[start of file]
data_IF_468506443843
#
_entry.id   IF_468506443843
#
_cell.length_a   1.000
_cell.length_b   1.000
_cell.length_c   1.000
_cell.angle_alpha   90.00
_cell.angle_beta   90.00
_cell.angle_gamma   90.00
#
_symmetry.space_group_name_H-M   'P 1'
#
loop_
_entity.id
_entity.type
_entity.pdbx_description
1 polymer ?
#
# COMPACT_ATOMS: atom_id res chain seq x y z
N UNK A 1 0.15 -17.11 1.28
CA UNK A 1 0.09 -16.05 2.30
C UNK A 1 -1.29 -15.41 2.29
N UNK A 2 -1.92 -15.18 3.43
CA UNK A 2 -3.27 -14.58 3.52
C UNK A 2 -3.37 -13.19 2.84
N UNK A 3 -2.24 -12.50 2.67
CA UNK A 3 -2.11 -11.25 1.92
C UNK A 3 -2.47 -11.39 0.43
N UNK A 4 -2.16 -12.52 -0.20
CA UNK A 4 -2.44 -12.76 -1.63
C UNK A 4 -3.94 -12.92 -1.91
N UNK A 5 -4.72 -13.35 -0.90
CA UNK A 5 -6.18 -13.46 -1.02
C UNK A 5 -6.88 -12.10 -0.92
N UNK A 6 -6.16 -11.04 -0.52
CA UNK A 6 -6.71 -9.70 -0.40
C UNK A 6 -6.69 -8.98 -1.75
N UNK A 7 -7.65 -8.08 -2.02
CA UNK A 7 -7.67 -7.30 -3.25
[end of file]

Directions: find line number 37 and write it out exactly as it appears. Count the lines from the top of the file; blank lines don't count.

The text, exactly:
CA UNK A 6 -6.71 -9.70 -0.40